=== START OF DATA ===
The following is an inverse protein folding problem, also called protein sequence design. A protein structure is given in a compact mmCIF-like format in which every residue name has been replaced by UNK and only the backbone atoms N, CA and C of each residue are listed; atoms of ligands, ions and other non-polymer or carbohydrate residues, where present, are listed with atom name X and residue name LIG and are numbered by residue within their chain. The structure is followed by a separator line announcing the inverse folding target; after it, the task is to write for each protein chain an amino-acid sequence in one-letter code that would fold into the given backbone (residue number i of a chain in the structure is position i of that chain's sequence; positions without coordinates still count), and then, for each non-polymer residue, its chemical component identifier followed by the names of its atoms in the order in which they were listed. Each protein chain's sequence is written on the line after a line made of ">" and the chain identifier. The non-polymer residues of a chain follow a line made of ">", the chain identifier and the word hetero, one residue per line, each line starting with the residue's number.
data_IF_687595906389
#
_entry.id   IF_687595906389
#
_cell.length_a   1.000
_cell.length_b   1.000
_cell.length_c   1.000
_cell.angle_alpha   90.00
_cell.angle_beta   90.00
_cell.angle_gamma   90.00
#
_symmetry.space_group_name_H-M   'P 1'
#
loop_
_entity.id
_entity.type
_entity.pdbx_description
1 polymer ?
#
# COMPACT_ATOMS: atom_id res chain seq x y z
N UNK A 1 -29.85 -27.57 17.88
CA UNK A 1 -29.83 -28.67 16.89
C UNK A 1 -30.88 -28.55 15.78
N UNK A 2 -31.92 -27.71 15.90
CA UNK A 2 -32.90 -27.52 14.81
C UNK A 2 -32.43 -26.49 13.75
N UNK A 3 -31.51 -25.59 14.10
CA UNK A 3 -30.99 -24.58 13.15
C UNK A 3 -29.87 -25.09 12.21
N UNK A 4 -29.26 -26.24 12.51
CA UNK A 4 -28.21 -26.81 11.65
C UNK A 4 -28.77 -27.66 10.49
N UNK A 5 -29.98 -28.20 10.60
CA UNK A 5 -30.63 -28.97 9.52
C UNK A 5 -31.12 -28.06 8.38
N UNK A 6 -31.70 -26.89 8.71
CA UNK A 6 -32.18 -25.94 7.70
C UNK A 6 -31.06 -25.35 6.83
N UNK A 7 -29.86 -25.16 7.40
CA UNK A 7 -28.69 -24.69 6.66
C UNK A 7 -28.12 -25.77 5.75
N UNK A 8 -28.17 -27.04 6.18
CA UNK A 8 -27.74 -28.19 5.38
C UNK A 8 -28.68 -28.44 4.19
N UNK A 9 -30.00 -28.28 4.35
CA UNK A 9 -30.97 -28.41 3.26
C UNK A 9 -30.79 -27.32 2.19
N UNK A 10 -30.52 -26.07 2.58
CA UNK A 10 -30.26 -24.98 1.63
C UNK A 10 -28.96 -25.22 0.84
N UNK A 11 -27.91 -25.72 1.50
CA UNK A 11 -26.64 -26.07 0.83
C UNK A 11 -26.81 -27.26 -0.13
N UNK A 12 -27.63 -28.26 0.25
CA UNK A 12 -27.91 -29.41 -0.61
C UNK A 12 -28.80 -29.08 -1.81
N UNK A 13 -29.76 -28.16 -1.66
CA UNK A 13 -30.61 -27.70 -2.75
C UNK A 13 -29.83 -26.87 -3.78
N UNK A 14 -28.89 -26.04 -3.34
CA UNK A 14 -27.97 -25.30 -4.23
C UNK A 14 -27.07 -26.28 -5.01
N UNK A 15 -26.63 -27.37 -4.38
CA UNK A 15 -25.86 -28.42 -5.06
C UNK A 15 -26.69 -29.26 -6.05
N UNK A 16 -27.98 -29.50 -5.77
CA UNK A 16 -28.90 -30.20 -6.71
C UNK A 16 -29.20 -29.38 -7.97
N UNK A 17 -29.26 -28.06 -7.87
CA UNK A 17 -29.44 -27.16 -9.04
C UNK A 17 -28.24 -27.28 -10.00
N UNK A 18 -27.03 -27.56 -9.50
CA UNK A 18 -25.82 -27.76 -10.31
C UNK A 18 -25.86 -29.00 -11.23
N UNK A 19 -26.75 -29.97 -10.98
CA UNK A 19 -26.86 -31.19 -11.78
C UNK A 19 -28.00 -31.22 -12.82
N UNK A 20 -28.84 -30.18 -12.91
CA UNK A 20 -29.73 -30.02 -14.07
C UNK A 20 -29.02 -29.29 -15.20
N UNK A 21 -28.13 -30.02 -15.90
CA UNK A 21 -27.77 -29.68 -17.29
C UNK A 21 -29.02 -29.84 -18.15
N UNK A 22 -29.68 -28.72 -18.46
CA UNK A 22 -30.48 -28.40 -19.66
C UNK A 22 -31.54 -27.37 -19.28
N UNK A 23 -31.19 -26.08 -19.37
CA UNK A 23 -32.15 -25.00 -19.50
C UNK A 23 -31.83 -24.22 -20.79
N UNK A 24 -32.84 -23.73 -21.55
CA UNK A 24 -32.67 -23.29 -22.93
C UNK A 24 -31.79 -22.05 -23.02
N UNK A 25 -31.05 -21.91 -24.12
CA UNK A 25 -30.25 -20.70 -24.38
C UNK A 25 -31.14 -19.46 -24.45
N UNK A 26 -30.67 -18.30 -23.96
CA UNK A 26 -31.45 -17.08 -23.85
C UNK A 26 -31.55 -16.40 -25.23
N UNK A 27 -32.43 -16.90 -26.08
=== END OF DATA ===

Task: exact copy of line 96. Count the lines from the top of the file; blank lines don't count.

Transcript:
C UNK A 25 -31.14 -19.46 -24.45